Last month we uncovered a copy of a July, 1979 report by the Indiana Department of Natural Resources titled The Recreational Potential of the White River. Two volumes were produced— one covers the portion from Noblesville south to Martinsville and the other covers Muncie to Noblesville. This was a major undertaking— the reports included public surveys, needs projections and assessments, and extensive recommendations for new resource areas, corridor acquisitions, and public access sites. It was likely an expensive undertaking. Here are the 5 main recommendations from the DNR’s Muncie – Anderson plan:
“1. The Department assume responsibility for the entire project from Cabin Creek to Martinsville.
2. A management plan to establish the philosophy and policies to guide the Department in the task be prepared by July, 1980
3. A conceptual master plan of the location, size, and appropriate uses for each resource area and corridor be prepared by July, 1980
4. The funds needed to accomplish this project be requested in the Department’s 1981-1983 biennial budget
5. The Department work with local park and recreation agencies to coordinate this project with the implementation of local master plans.”
Recent inquiries about the implementation of the plan were made to Dale Brier who directs the DNR’s Stream and Trails section of the Division of Outdoor Recreation. After checking for files and with other staff, he reported that he has no explanation for why the 5 point plan for the Muncie-Anderson-Noblesville section was not implemented. The division’s records had been discarded and the institutional memory of existing staff did not extend back 35 years.
Here are his email responses:
“Unfortunately there aren’t any records from that far back in the office. This division has turned over a couple of times and moved to a new building since that plan was written. I don’t believe this plan was ever intended to be something that the DNR was meant to accomplish. It was a plan to explore the potential of the White River corridor. Back in those days the division did other plans as well. It appears that potential recreation and planning was high on their priority list. I am sorry, but at this point there is nobody left in DNR to ask why no real action was taken on a 35-year-old plan.” (May 29 email)
And, in a subsequent May 29 email:
“The Recreational Potential of the White River – Anderson to Muncie was a study done in 1979. It was not a plan that was legislatively or otherwise implemented. While there has been development in the White River corridor over the years, none of it was done as a direct action from the old plan.”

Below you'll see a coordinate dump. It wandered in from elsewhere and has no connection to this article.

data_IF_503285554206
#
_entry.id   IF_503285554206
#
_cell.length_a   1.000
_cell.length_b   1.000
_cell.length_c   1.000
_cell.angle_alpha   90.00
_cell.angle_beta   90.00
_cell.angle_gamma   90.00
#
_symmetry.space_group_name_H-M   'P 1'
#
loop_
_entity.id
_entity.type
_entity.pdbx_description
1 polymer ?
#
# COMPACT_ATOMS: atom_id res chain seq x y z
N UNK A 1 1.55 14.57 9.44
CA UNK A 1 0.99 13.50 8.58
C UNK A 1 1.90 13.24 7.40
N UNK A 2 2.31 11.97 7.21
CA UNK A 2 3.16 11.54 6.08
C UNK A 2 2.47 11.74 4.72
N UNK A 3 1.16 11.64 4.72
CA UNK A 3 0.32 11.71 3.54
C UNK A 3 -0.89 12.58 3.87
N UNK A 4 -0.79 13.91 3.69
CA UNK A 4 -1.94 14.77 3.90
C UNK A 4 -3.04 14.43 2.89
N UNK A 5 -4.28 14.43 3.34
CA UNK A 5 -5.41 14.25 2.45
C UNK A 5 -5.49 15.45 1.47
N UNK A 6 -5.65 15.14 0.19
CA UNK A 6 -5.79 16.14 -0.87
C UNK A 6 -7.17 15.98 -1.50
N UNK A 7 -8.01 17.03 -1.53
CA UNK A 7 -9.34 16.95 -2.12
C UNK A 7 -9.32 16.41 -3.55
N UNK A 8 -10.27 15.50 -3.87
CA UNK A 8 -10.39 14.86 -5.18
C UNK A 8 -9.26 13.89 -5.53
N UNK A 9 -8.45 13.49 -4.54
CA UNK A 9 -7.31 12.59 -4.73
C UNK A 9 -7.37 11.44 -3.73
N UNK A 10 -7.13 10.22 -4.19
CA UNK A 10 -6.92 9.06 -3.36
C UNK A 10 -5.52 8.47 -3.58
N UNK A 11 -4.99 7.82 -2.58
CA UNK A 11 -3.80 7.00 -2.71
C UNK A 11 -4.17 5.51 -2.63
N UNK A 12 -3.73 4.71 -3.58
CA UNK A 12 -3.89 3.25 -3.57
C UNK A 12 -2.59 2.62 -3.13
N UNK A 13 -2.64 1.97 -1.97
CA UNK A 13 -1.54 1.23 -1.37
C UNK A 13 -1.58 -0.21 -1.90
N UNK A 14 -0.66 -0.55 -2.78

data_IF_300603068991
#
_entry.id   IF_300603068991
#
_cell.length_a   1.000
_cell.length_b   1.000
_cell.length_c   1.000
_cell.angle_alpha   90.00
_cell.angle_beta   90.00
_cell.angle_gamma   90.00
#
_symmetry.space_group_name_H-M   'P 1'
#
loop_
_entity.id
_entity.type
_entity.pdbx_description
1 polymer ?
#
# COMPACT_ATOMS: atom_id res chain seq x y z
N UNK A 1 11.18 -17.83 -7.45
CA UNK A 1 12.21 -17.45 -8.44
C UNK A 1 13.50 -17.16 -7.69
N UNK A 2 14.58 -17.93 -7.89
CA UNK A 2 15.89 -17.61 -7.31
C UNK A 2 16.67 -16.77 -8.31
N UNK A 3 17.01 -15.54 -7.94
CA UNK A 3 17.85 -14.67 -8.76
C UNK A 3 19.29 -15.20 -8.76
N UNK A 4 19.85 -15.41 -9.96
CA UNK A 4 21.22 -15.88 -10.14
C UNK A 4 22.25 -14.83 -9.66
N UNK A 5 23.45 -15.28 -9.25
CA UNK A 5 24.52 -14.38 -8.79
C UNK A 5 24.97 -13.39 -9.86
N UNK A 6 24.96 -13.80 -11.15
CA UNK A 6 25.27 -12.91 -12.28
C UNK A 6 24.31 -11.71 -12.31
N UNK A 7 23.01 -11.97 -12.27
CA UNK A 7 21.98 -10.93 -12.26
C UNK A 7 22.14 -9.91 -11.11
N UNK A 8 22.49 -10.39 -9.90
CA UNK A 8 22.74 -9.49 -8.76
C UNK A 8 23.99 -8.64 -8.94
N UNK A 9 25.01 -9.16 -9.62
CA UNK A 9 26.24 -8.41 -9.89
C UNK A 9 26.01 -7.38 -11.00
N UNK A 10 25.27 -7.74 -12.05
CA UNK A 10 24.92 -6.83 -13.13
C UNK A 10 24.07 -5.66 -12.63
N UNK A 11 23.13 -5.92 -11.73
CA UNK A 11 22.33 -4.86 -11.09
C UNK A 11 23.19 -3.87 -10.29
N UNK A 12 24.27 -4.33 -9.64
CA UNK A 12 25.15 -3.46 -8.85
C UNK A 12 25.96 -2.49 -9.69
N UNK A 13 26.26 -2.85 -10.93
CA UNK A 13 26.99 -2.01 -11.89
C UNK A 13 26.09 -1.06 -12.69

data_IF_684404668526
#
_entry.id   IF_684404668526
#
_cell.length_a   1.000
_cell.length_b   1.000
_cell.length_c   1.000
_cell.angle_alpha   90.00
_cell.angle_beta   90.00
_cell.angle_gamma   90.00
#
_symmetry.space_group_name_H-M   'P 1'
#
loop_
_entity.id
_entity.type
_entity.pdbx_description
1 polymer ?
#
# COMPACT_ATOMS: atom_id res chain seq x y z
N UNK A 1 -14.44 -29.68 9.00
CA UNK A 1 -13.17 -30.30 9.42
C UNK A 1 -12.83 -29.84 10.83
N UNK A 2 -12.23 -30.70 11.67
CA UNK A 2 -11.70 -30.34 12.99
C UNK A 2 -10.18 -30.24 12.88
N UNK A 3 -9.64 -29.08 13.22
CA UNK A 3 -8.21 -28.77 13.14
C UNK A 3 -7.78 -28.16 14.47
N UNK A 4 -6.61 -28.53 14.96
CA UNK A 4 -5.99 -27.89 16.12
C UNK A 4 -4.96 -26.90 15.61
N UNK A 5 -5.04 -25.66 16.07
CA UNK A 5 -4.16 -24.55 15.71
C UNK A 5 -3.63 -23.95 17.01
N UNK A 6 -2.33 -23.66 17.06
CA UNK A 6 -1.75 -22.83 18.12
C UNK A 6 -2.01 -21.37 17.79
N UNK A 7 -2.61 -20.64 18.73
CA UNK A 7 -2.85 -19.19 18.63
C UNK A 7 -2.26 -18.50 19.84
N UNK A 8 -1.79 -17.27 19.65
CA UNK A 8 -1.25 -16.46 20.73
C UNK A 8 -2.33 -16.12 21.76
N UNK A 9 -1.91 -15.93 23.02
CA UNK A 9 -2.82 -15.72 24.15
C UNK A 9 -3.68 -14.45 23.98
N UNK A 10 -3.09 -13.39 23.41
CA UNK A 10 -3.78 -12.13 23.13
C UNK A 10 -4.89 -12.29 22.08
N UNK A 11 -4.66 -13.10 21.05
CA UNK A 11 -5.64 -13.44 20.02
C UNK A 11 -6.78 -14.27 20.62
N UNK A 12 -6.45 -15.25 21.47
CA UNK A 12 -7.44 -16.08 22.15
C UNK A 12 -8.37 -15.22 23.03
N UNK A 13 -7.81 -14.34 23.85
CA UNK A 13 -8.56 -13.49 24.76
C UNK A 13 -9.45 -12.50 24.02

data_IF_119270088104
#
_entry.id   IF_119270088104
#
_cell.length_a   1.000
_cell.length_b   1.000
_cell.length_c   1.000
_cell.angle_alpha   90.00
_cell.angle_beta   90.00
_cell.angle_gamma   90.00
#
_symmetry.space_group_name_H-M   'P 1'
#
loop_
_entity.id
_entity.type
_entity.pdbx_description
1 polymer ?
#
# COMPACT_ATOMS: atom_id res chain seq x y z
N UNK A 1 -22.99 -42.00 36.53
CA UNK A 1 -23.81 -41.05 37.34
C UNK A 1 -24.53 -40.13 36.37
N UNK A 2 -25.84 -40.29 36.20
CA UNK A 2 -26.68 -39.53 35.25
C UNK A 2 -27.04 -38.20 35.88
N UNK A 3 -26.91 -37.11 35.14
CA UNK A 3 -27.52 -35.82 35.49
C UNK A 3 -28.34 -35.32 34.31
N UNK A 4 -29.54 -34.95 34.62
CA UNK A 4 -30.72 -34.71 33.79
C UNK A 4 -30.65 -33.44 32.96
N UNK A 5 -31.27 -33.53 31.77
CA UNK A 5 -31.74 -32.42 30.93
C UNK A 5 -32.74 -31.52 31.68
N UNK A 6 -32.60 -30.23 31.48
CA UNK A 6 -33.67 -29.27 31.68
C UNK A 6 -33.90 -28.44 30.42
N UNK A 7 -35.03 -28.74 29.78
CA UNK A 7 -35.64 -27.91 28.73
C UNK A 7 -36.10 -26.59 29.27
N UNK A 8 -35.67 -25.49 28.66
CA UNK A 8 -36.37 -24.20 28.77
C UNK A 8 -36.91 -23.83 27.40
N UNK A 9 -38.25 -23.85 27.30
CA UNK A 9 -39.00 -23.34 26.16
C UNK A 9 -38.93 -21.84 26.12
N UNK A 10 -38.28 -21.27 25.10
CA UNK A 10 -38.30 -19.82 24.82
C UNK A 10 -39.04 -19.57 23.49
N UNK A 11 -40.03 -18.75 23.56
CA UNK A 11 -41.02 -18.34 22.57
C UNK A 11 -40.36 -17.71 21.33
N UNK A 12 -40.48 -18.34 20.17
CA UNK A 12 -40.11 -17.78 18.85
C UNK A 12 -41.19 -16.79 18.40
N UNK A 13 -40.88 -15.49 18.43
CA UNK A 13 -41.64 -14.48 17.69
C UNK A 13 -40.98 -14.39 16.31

So we’re left to speculate as to why the plan was shelved. I’d surmise that one reason for the non-action was the onset of the Reagan era in which overreaching, overspending government was treated as our biggest national problem. President Reagan took office in 1981 (as did Governor Robert Orr) and it’s very likely that the political platform of the Republican party at the time was hostile to any major state efforts to acquire public land in pursuit of realizing the potential of the White River in east central Indiana. Also, the White RiverState Park in Indianapolis was undergoing development at that time, which was a major commitment of financial resources which likely foreclosed other alternatives in other areas of the state. There might have been other factors as well.
Here we are, 35 years later. The planned dam now threatens the very existence of the river and its high quality, arguably irreplaceable, ecological environs. What would the White River corridor, and nearby areas look and function like if the DNR’s plan had been implemented with its recommended corridor acquisitions, its 5 recommended public resource areas (ranging from 200 to 2000 acres in size), and its 5 recommended public access area sites (of 25 acres each)? Certainly, area residents and visitors would have enjoyed a wider variety of outdoor options.
Would plan implementation have also have stimulated economic development and redevelopment in the area. It’s impossible to know. But considering what we now understand, within the past 20 or so years, about the high value of trails and greenways and the desire of the so-called “creative class” of workers for high quality natural amenities and recreational options, it’s likely that, if these public lands investments had been made, the Muncie-Anderson area would now appear more attractive for economic development and the attraction of new businesses.
Downtown Indianapolis has greatly benefited with its big-ticket White River State Park, but little else has been done along the White River corridor except for a few access sites constructed by the DNR’s Division of Fish and Wildlife. And urbanization to the north and east of Indianapolis continues to rapidly expand.